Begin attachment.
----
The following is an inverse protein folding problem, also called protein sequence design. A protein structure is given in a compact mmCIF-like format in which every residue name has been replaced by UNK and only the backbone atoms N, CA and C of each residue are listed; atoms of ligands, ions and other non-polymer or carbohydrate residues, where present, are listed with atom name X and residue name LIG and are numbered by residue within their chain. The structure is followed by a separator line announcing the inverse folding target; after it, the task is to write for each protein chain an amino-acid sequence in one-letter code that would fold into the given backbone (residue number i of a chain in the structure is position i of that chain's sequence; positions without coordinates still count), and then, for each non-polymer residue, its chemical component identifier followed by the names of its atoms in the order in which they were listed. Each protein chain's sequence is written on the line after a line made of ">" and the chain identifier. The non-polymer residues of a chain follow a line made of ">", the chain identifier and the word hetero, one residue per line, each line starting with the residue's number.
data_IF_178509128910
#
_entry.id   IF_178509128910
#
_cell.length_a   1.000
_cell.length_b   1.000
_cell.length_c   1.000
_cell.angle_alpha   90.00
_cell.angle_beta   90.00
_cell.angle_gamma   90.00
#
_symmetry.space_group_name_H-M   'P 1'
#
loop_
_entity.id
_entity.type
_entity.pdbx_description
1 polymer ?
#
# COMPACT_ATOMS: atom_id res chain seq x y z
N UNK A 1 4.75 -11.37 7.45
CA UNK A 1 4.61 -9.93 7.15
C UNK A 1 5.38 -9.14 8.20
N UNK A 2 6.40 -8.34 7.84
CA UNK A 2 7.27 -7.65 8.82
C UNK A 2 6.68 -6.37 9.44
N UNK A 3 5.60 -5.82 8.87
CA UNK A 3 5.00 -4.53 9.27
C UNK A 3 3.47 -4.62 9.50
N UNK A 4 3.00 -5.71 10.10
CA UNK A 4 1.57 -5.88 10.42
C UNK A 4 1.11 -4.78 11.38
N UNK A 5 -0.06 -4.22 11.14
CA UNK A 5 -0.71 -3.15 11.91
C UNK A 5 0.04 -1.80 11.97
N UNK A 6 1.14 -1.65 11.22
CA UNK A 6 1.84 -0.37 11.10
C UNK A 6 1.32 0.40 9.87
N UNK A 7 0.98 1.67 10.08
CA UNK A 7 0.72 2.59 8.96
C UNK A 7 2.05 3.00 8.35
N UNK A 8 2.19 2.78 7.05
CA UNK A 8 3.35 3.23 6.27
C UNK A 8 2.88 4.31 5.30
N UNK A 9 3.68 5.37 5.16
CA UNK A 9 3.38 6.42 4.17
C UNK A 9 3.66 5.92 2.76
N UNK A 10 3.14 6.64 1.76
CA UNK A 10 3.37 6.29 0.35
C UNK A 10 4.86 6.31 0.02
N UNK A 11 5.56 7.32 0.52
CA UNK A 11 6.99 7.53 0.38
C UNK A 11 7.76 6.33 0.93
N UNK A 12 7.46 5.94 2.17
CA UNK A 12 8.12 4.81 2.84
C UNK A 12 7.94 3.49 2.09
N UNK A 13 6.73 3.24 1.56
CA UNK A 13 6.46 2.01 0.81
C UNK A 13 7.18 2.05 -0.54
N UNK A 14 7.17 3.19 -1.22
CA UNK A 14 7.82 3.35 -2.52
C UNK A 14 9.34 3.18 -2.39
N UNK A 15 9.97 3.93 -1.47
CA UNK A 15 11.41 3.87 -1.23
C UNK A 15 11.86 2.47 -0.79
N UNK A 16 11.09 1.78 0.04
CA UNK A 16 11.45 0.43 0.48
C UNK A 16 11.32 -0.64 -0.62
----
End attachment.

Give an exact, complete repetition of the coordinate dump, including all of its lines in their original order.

The following is an inverse protein folding problem, also called protein sequence design. A protein structure is given in a compact mmCIF-like format in which every residue name has been replaced by UNK and only the backbone atoms N, CA and C of each residue are listed; atoms of ligands, ions and other non-polymer or carbohydrate residues, where present, are listed with atom name X and residue name LIG and are numbered by residue within their chain. The structure is followed by a separator line announcing the inverse folding target; after it, the task is to write for each protein chain an amino-acid sequence in one-letter code that would fold into the given backbone (residue number i of a chain in the structure is position i of that chain's sequence; positions without coordinates still count), and then, for each non-polymer residue, its chemical component identifier followed by the names of its atoms in the order in which they were listed. Each protein chain's sequence is written on the line after a line made of ">" and the chain identifier. The non-polymer residues of a chain follow a line made of ">", the chain identifier and the word hetero, one residue per line, each line starting with the residue's number.
data_IF_178509128910
#
_entry.id   IF_178509128910
#
_cell.length_a   1.000
_cell.length_b   1.000
_cell.length_c   1.000
_cell.angle_alpha   90.00
_cell.angle_beta   90.00
_cell.angle_gamma   90.00
#
_symmetry.space_group_name_H-M   'P 1'
#
loop_
_entity.id
_entity.type
_entity.pdbx_description
1 polymer ?
#
# COMPACT_ATOMS: atom_id res chain seq x y z
N UNK A 1 4.75 -11.37 7.45
CA UNK A 1 4.61 -9.93 7.15
C UNK A 1 5.38 -9.14 8.20
N UNK A 2 6.40 -8.34 7.84
CA UNK A 2 7.27 -7.65 8.82
C UNK A 2 6.68 -6.37 9.44
N UNK A 3 5.60 -5.82 8.87
CA UNK A 3 5.00 -4.53 9.27
C UNK A 3 3.47 -4.62 9.50
N UNK A 4 3.00 -5.71 10.10
CA UNK A 4 1.57 -5.88 10.42
C UNK A 4 1.11 -4.78 11.38
N UNK A 5 -0.06 -4.22 11.14
CA UNK A 5 -0.71 -3.15 11.91
C UNK A 5 0.04 -1.80 11.97
N UNK A 6 1.14 -1.65 11.22
CA UNK A 6 1.84 -0.37 11.10
C UNK A 6 1.32 0.40 9.87
N UNK A 7 0.98 1.67 10.08
CA UNK A 7 0.72 2.59 8.96
C UNK A 7 2.05 3.00 8.35
N UNK A 8 2.19 2.78 7.05
CA UNK A 8 3.35 3.23 6.27
C UNK A 8 2.88 4.31 5.30
N UNK A 9 3.68 5.37 5.16
CA UNK A 9 3.38 6.42 4.17
C UNK A 9 3.66 5.92 2.76
N UNK A 10 3.14 6.64 1.76
CA UNK A 10 3.37 6.29 0.35
C UNK A 10 4.86 6.31 0.02
N UNK A 11 5.56 7.32 0.52
CA UNK A 11 6.99 7.53 0.38
C UNK A 11 7.76 6.33 0.93
N UNK A 12 7.46 5.94 2.17
CA UNK A 12 8.12 4.81 2.84
C UNK A 12 7.94 3.49 2.09
N UNK A 13 6.73 3.24 1.56
CA UNK A 13 6.46 2.01 0.81
C UNK A 13 7.18 2.05 -0.54
N UNK A 14 7.17 3.19 -1.22
CA UNK A 14 7.82 3.35 -2.52
C UNK A 14 9.34 3.18 -2.39
N UNK A 15 9.97 3.93 -1.47
CA UNK A 15 11.41 3.87 -1.23
C UNK A 15 11.86 2.47 -0.79
N UNK A 16 11.09 1.78 0.04
CA UNK A 16 11.45 0.43 0.48
C UNK A 16 11.32 -0.64 -0.62